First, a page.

Tuesday, March 19, 2013

Raleigh Dawn Tourist Test Ride

The Dawn is finally on the road. I still have not completed the chain case for installation, but I can still ride it open.

Over the past couple of days, I have installed the cranks and cotters, installed the Sturmey Archer cable, housing, and hardware, and set up the wheels and brakes. I also swapped on my Brooks roadster saddle.











Many people anguish over cottered cranks, and often for good reason. The cotters can become stuck, refuse to come off, or be a problem going in (less common). I opted for the Bikesmith Cotter Press and bought with it 2 pairs of Grade "A" Raleigh cut cotters. They were a great choice- the cotters are leagues better than the normal ones you see on the market, and they come pre-filed for a very close fit into the Raleigh cranks. In this case all I had to do was grease them, and press them on with the cotter press. The cotter press was very smooth and powerfully operating- a great tool.

http://www.bikesmithdesign.com/









I then installed the chain. I opted for a Sachs SRAM power link chain. These chains are great- very smooth, very pliable, and very durable. I have actually swapped all of my 3 speeds to them. The first time I used one, I noticed a vast difference in the feel of the drive train. It really smoothed out my Sports. So, I opted to add another to the Dawn. Once the chain case is on, I'll have all the look of the vintage roadster, but with the chain performance of a really nice, modern chain.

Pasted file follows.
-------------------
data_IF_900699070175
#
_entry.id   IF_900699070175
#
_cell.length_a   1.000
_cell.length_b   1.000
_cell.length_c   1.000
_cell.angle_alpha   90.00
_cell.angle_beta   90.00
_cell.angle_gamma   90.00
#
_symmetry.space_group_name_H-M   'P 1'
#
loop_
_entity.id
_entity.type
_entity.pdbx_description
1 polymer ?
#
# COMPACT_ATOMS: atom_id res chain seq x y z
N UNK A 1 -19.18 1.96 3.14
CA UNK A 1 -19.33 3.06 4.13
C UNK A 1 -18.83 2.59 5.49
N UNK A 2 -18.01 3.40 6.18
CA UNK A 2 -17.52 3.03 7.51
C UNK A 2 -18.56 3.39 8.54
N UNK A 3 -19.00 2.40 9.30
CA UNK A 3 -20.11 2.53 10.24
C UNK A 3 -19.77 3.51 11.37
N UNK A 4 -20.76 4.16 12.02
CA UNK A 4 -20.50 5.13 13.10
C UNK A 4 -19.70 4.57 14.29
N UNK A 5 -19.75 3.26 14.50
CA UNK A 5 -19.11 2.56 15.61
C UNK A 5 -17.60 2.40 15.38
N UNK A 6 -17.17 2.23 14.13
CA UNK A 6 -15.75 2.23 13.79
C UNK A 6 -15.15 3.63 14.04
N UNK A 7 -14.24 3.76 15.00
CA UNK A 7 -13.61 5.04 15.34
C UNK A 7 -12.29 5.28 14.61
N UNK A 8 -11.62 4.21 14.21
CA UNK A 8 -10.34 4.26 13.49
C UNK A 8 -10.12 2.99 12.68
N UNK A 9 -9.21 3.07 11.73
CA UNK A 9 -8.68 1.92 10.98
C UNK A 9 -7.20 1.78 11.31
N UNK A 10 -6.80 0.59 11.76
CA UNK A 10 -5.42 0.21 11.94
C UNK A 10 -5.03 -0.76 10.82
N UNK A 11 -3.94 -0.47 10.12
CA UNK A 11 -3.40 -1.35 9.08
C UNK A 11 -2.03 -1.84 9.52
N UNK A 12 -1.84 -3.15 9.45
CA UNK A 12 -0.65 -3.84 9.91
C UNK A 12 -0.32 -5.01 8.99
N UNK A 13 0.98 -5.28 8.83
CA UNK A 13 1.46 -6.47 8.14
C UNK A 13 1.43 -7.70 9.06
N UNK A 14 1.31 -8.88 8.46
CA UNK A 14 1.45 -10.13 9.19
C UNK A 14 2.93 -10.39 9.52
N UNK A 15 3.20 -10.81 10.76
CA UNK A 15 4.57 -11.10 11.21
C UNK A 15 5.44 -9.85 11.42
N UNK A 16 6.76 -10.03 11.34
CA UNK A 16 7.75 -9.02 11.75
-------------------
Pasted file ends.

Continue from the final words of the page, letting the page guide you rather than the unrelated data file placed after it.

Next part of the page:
The Sturmey Archer cable is the new type, with the pinch bolt. I opted for the reliability of a new cable, though retained the old hardware and mounts. The installation was not hard.

The brakes are a Sturmey Archer AB in the back and a BF in the front. They give moderate stopping power by vintage standards, but in particular are very smooth. They don't give that sort of "lurching" feel that calipers can give sometimes. The brake tension also gives a very linear "stack". The brake handles don't become hard all of a sudden like on some calipers. Rather, they give a very gradual build up of tension. It's certainly a unique combination of features.






The ride qualities are interesting. It has quite a low bottom bracket and the frame feels much like a Sports (it may actually be a Sports frame). However the DL-1 style handlebars and rod brakes give it a hybrid feel. It's sort of a "baby roadster" sort of design, which is pretty interesting. The Duro tires seem to give a little cushier ride than the Kenda ones on my Sports. Both are the ISO 590 size (26 x 1 3/8 English).  Right now I have an 18 tooth cog on the back. I may up that to 20 or 22. I have a couple bigger spares here.

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